Buying Fryman Canyon in Studio City at the current price would be by far the costliest purchase ever made by the Santa Monica Mountains Conservancy, giving the state parks agency and its conservationist allies a splitting financial headache.
Conservancy Executive Director Joe Edmiston warned recently that it would be a long time before the conservancy could buy more parkland in the city of Los Angeles if Fryman Canyon soaks up $10.9 million. That is the price called for under a proposal by Mayor Tom Bradley and Councilman Michael Woo, who represents the area, to buy the canyon from developer Fred Sahadi.
In early November, the conservancy board of directors and then the Los Angeles City Council are expected to vote on the Bradley-Woo plan to add Fryman Canyon to the conservancy's mountain park system.
Sahadi's plans to build 26 luxury homes on the steep-sloped, wooded site set off weeks of campaigning by annoyed neighbors and environmentalists, who pushed the idea of buying the canyon for parkland to block development.
But at $10.9 million, the 31-acre Fryman property would cost more than $350,000 per acre.
Of this amount, $8.7 million would be paid by the conservancy under the Bradley-Woo plan, thus making the conservancy's per-acre cost $280,000--more than five times the conservancy's most expensive previous purchase of raw land.
The conservancy's most expensive acquisition to date has been the Holland-Avaness property, 22 acres in the Santa Clarita Woodlands area acquired in July for $5.1 million, or $231,818 per acre, according to a conservancy list of its 10 most recent purchases.
But the Holland-Avaness property, named after its former owners, was costly for unusual reasons. Located west of the Golden State Freeway at the foot of Rice and East canyons, the land offered a strategic position to block access to Towsley Canyon, which is being considered by Los Angeles County as a potential site for a landfill. The conservancy opposes the landfill.
And the site has a motel and stable on it and is commercially zoned, Edmiston said, unlike the vacant land in Fryman Canyon.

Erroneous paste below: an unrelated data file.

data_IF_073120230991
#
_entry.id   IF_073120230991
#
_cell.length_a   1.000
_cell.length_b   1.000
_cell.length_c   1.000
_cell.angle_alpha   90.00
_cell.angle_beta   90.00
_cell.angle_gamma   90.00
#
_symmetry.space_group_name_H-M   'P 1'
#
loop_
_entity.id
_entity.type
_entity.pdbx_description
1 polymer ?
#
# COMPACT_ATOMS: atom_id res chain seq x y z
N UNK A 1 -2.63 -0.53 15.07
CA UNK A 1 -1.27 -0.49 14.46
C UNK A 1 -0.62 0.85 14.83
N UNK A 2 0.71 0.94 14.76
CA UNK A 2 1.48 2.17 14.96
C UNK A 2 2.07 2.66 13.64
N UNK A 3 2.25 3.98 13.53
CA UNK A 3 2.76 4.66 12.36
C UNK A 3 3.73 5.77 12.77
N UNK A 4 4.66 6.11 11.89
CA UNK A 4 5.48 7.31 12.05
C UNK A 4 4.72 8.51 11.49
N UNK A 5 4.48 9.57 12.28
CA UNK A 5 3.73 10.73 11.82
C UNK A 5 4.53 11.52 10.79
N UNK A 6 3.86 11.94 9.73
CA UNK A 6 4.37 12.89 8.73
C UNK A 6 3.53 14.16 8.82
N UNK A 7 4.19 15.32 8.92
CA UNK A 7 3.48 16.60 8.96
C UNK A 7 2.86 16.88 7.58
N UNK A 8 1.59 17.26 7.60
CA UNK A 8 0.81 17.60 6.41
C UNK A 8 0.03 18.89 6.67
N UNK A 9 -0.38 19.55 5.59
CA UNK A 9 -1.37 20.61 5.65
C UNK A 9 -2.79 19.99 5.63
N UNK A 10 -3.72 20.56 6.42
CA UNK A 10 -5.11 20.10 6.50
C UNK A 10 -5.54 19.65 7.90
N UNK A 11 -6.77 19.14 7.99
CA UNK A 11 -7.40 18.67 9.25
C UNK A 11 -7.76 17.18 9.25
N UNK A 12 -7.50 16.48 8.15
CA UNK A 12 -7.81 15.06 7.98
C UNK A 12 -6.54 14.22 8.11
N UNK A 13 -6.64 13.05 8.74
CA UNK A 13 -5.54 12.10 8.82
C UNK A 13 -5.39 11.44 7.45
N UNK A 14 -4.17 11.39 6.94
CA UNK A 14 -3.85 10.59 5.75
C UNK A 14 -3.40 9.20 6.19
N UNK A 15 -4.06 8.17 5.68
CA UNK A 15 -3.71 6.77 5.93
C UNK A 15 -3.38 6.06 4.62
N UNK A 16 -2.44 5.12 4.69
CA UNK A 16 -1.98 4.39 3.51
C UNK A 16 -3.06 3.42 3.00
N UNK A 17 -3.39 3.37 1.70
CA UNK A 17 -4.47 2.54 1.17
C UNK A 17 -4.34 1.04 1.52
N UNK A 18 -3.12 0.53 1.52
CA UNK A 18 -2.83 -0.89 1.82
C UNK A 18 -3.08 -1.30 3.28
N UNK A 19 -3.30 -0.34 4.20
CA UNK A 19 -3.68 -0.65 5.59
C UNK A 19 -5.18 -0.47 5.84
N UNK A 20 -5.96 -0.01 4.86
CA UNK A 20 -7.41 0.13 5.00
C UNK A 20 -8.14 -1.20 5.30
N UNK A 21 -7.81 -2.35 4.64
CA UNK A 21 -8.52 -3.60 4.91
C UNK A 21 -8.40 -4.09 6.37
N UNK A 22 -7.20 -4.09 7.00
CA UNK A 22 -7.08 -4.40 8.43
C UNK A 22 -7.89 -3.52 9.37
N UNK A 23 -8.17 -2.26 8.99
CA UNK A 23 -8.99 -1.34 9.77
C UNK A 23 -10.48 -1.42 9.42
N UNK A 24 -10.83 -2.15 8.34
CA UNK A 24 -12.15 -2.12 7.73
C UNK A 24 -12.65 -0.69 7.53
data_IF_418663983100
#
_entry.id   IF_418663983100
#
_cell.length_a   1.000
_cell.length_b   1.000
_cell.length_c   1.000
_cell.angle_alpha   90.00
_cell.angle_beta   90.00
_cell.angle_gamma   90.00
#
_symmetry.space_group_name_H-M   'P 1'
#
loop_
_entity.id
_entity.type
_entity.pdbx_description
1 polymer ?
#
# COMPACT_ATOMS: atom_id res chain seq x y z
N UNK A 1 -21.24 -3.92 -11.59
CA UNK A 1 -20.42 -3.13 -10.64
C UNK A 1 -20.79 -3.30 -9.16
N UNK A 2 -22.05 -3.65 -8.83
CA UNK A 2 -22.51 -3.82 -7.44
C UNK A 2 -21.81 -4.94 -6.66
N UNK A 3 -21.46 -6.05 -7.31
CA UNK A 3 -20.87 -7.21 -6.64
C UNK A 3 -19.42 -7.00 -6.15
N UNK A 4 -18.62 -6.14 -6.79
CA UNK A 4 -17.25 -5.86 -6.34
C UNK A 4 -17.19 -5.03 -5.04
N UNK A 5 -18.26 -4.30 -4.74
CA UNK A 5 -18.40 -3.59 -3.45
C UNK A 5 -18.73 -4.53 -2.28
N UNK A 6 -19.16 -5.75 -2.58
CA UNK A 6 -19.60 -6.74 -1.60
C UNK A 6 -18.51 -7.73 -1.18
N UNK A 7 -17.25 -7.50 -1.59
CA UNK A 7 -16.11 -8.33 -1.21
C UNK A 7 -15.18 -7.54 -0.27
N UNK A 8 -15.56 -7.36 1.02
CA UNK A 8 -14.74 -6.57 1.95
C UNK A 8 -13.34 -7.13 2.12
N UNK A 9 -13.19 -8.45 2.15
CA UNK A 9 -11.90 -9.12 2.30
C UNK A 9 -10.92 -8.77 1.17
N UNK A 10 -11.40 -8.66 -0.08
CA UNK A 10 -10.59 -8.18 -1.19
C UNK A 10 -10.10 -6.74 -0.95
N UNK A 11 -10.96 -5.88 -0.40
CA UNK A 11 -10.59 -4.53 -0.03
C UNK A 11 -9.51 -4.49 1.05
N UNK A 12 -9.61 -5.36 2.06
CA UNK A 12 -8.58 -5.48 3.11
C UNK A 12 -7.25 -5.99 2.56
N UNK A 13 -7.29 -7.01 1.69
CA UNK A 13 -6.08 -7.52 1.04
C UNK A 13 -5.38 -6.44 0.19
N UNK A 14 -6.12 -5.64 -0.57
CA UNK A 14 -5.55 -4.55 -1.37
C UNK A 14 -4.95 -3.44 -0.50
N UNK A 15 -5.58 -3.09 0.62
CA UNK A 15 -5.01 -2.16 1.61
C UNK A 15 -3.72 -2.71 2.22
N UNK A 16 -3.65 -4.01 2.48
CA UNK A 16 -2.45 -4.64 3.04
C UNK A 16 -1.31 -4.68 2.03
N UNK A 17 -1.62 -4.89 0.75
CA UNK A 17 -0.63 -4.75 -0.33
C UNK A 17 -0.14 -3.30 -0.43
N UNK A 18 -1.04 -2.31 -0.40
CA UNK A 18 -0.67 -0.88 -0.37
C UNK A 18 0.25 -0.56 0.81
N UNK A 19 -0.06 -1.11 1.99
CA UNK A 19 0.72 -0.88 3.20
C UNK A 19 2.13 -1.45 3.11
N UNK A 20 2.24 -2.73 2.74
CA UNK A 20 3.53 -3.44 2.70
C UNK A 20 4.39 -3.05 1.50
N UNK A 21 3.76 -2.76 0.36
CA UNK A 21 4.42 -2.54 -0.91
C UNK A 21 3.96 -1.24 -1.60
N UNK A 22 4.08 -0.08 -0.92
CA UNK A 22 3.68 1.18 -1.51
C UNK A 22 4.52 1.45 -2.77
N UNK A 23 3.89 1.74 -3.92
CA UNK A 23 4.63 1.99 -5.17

The most expensive undeveloped, residentially zoned property ever bought by the conservancy was a 37-acre Cherry Canyon parcel in La Canada Flintridge that went for $1.75 million, according to the conservancy list. That works out to $47,200 per acre--less than one-fifth the per-acre cost considered for Fryman.
(Although Sahadi's entire Fryman property is 63 acres, 32 acres are already pledged to be donated to the conservancy, so the purchase price applies only to the remaining 31 acres.)
Edmiston is not the only one fretting about the price tag on the deal proposed by Bradley and Woo.
Regrets, concerns and recriminations over the cost of the proposed deal can also be heard from other quarters, from San Fernando Valley environmental activist David Brown to West Side Councilman Zev Yaroslavsky and advocates of a plan to upgrade parkland in the Pacific Palisades.
The doubts boil down to two questions:
* Is Fryman Canyon worth what the Bradley-Woo proposal offers?
* What other parkland purchases must be sacrificed or postponed to pay for Fryman's huge costs?
The conservancy and council may resolve these questions soon.
When they formally consider the Bradley-Woo plan in early November, conservancy officials expect to have a new appraisal of the Fryman property and an opinion from the state attorney general.
Meanwhile, the council is scheduled to decide in early November whether to approve spending $1.96 million of Runyon Canyon trust fund money for the buyout. The Bradley-Woo plan relied on such a contribution to bring the total payment to $10.9 million. The package also envisioned private parties making $250,000 in charitable contributions and $8.7 million from the conservancy.
But the last-minute misgivings and nervousness expressed by some have irritated the mayor's office and prompted Deputy Mayor Mark Fabiani to speculate that perhaps Edmiston is seeking to torpedo purchase of the canyon.
"For some reason Joe Edmiston and the conservancy have cooled to the idea of buying Fryman Canyon," Fabiani said in an interview last week. "We feel we reached a fair resolution of the price, and if Edmiston and the conservancy are changing their minds about it, they should step forward and say so instead of engaging in behind-the-scenes maneuvers to scuttle the project."
Edmiston denies he's trying to scuttle the purchase. But he does point out a dilemma posed by such high-priced venture.
"Are we going to dump all our city of Los Angeles projects in one basket?" Edmiston asked. "No one should be surprised" if the conservancy, as it tries to serve its other geographic constituencies, says "we're going to have to take away from other projects planned for the city of Los Angeles because you got Fryman," Edmiston argued.
"It's not irrational to say: What about Ventura County and its needs?"